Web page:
I understand that one of the District’s constant priorities is standardized testing. How are you all dealing with the pressure to raise the scores?
Those don’t occur until April, but in terms of preparation, we start the first day of school. We have some Board goals, such as graduation rate and scholarships and extracurricular courses. The Prairie State Achievement Examination (PSAE) is a nut that we haven’t yet cracked. We’ve made significant growth this year, but we want to make sure we continue to climb every year, because our goal is to meet or exceed the state average. We’re looking at our curriculum to make sure that what’s being tested is in our curriculum, we’re providing practice workbooks in the content classes, online test preparation tools, and extended test prep as part of our Saturday School program.
In addition, we’re structuring several test days to kind of simulate the testing environment, so students feel prepared for that long a test. So we have a very aggressive testing protocol. However, I don’t want people to think we’re all about the test. That just seems the one thing we haven’t made significant headway on, because whether I like it or not–and I don’t like it–our schools are defined in the public largely by how our students score on the tests. People may know we have a great band [and all these other assets], but when they look at those test scores, their perception of our schools is adversely affected.
Can you elaborate on why you don’t like that testing shapes public perceptions of schools to such a large degree?
I don’t like that schools are defined by how they perform on a single testing day. Unfortunately, that’s how people form an opinion about the academic program of your school. But that’s the law of the land now.
I know that Proviso Math and Science Academy (PMSA) recently added Advanced Placement (AP) courses to their offerings. Does whether or not schools offer AP courses affect how the public perceives them?
I don’t think it did with PMSA, since it has selective admission and all of the classes are honors. But over a period of time, like anything else, people have begun to ask why PMSA cant get AP, as well. We’ve always had dual-enrollment classes [students can take high school courses for college credit], but we didn’t have the AP at PMSA until we got a grant this year.
Tell me about the Leadership Cadre that was recently implemented?
It’s designed to be sort of a grow-your-own-staff-for-leadership program in the district. When I envisioned this a few years ago, the first goal was for people who might want to move into administration to learn about the district and enhance their leadership skills. But it was also designed for people in current administrative positions (deans, principles, etc.) to enhance their leadership skills. My third goal was to have a problem-solving venue and think-tank for things that might be going on in the district.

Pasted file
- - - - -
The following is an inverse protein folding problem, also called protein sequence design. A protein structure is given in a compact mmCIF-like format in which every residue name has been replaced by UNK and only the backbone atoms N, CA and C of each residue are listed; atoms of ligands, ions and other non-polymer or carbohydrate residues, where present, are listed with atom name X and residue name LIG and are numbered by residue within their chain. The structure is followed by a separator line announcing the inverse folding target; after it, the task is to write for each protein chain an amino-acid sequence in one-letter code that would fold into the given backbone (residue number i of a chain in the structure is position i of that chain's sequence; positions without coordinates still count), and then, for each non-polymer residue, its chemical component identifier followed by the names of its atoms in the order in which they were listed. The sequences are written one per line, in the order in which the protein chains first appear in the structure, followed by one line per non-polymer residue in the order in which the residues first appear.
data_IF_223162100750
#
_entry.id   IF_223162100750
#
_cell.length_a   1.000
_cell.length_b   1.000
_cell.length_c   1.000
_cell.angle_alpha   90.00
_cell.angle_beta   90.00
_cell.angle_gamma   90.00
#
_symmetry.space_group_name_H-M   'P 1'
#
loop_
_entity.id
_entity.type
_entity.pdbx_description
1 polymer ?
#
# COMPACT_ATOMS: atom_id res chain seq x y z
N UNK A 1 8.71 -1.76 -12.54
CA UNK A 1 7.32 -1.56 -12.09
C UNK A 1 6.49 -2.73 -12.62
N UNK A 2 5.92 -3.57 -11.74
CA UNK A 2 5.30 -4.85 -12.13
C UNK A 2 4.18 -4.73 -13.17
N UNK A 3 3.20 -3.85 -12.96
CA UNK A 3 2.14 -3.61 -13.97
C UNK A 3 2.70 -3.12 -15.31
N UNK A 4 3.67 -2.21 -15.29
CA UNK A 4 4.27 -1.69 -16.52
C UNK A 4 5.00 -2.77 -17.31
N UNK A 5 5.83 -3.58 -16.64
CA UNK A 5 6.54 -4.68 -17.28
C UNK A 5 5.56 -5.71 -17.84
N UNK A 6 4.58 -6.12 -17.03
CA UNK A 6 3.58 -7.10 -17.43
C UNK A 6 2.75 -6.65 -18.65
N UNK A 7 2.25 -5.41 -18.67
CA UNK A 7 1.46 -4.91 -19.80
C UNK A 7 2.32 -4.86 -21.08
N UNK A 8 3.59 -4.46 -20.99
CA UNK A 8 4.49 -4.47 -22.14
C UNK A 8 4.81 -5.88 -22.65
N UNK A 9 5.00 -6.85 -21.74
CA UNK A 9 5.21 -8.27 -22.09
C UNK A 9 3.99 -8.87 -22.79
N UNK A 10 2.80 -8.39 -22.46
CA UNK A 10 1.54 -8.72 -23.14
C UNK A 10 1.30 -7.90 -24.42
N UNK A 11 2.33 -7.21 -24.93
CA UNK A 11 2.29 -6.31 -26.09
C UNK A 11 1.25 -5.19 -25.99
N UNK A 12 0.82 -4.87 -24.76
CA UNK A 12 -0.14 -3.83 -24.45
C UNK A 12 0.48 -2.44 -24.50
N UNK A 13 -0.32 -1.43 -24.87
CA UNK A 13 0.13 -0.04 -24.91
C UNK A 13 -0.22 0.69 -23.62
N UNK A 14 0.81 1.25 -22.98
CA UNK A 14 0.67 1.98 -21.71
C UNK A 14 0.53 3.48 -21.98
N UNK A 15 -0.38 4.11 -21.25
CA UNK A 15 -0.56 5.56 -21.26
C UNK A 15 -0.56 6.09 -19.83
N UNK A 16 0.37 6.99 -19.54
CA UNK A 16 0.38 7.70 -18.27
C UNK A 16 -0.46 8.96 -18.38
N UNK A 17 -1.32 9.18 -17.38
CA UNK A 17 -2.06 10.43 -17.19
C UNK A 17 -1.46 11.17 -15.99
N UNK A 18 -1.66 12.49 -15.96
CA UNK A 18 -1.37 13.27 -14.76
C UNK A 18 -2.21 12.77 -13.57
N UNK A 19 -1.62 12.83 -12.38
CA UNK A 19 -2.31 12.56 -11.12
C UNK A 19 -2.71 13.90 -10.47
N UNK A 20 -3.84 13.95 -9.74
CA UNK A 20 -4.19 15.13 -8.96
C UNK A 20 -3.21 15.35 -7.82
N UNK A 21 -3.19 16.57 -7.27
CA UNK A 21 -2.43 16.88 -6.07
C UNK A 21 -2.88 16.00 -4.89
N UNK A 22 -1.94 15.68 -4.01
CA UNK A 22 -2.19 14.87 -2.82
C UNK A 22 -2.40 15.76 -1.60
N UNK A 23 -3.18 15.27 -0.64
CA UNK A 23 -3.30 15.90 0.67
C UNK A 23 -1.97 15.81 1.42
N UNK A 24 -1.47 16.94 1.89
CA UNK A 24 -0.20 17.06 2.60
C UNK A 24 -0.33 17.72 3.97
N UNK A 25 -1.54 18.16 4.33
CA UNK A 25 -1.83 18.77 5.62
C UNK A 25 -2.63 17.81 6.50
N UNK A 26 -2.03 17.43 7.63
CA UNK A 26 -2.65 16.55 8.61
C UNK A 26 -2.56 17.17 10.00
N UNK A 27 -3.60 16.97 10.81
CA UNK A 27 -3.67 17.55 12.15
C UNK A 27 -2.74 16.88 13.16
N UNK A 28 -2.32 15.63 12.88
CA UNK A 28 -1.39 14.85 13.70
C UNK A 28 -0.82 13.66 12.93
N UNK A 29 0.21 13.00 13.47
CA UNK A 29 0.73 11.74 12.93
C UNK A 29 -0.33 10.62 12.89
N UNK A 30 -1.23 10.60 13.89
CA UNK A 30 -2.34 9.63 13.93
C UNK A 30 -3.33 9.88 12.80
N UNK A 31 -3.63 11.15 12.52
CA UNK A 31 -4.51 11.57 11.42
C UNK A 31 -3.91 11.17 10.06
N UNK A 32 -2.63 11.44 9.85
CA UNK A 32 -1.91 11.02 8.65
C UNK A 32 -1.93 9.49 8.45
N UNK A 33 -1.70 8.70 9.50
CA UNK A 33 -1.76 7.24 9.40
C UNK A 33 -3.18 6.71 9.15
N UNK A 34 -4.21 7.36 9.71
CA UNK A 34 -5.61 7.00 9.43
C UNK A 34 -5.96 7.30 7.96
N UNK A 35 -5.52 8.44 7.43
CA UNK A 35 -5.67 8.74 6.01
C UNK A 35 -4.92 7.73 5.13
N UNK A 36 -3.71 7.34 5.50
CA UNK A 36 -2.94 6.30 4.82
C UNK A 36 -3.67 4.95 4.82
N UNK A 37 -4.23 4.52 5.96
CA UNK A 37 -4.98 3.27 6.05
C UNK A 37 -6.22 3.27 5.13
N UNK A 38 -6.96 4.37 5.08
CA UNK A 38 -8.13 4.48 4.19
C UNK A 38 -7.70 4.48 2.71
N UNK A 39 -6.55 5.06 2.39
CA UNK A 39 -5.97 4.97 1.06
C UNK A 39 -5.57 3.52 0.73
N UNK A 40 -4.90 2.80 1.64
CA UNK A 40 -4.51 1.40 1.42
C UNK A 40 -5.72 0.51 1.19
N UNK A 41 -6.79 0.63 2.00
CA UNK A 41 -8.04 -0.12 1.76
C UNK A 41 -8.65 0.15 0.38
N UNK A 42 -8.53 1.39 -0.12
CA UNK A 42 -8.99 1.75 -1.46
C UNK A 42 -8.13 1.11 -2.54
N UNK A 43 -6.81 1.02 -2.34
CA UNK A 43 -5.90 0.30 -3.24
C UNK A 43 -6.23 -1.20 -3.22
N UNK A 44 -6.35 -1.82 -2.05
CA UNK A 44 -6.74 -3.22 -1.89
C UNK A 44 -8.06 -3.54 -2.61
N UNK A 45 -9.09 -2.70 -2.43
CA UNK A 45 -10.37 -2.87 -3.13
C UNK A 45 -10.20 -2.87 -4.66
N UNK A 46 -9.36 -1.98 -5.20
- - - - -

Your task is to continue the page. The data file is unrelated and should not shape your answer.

We have a new teacher support group that was implemented this year, too. It’s designed to help new teachers get acclimated to the school. It’s comprised of informal outlets for ongoing communication, talking, sharing, etc. Anything that we can do to make faculty and staff feel good about their work is a plus for students. When people feel good about their work, they tend to perform better. My theme for the year has been ‘Teamwork’. People are saying it feels good and they’re beginning to come together for some positive teamwork.
As you know, I’ll begin covering the District’s Financial Oversight Panel (FOP) for both The Village Free Press and The Forest Park Review. [The FOP, is basically an outside panel of budget experts brought in by the District some years ago to help guide it back to financial health]. What are your opinions on the FOP’s performance?
In 2008, the Board of Education, along with the State, sought to have a voluntary financial oversight panel, because at that time the District was experiencing some financial deficits. At that time, all across the nation, money was drying up, so we needed fiscal support and assistance. I view them as providing financial oversight and technical assistance. Sometimes it can be good to have someone who’s not looking at the same thing everyday to give you assistance. And while people don’t always like oversight and restrictions, sometimes you have to have that balance.
I think we’ve struck the right balance now. The board and the financial oversight panel have been having more joint meetings, where they’re talking together about how we can better the system academically. Initially, all the talk was about cutting money and that was frustrating. But I’m proud of the fact that the district buckled down and made the cuts, as painful as it was to do. And so we’ve brought some balance now. Presently, we’re moving into what I believe is the next phase of stability. We have clean audits, a balanced budget—we’re stabilizing. I see a shift to discussions about how to continue to be fiscally stable and how to move toward programming that improves student academics. We’ve made progress.
Finally, what is your vision for this upcoming school year? What things do you want to see done?
I continue to be excited about this year. I see people coming together in a more positive way than I’ve seen in the five years I’ve been here. There’s momentum. We’ve solidified programs for students, we’ve welcomed two new principles, we’re seeing more consistency in programming at the District. One of our visions is for us to continue to have interventions for students who are having difficulty and interventions for those who just need something different (via Saturday School, ACT Prep, AP preparatory courses, mentorship workshops during Saturday School and course credit recovery) beyond the school day so they would feel supported. Another vision is maximizing professional development and supporting our teachers more. I want us to provide more textbooks, more instructional materials, more technology upgrades. We also need to prepare ourselves for the common core and new state assessments.
This month, the board approved goals for the next three years, which include gaining on our graduation rate (matching or exceeding the State average), meeting the minimum requirements necessary to make Adequate Yearly Progress (AYP), raising test scores, reaching out to the community and positively branding our District.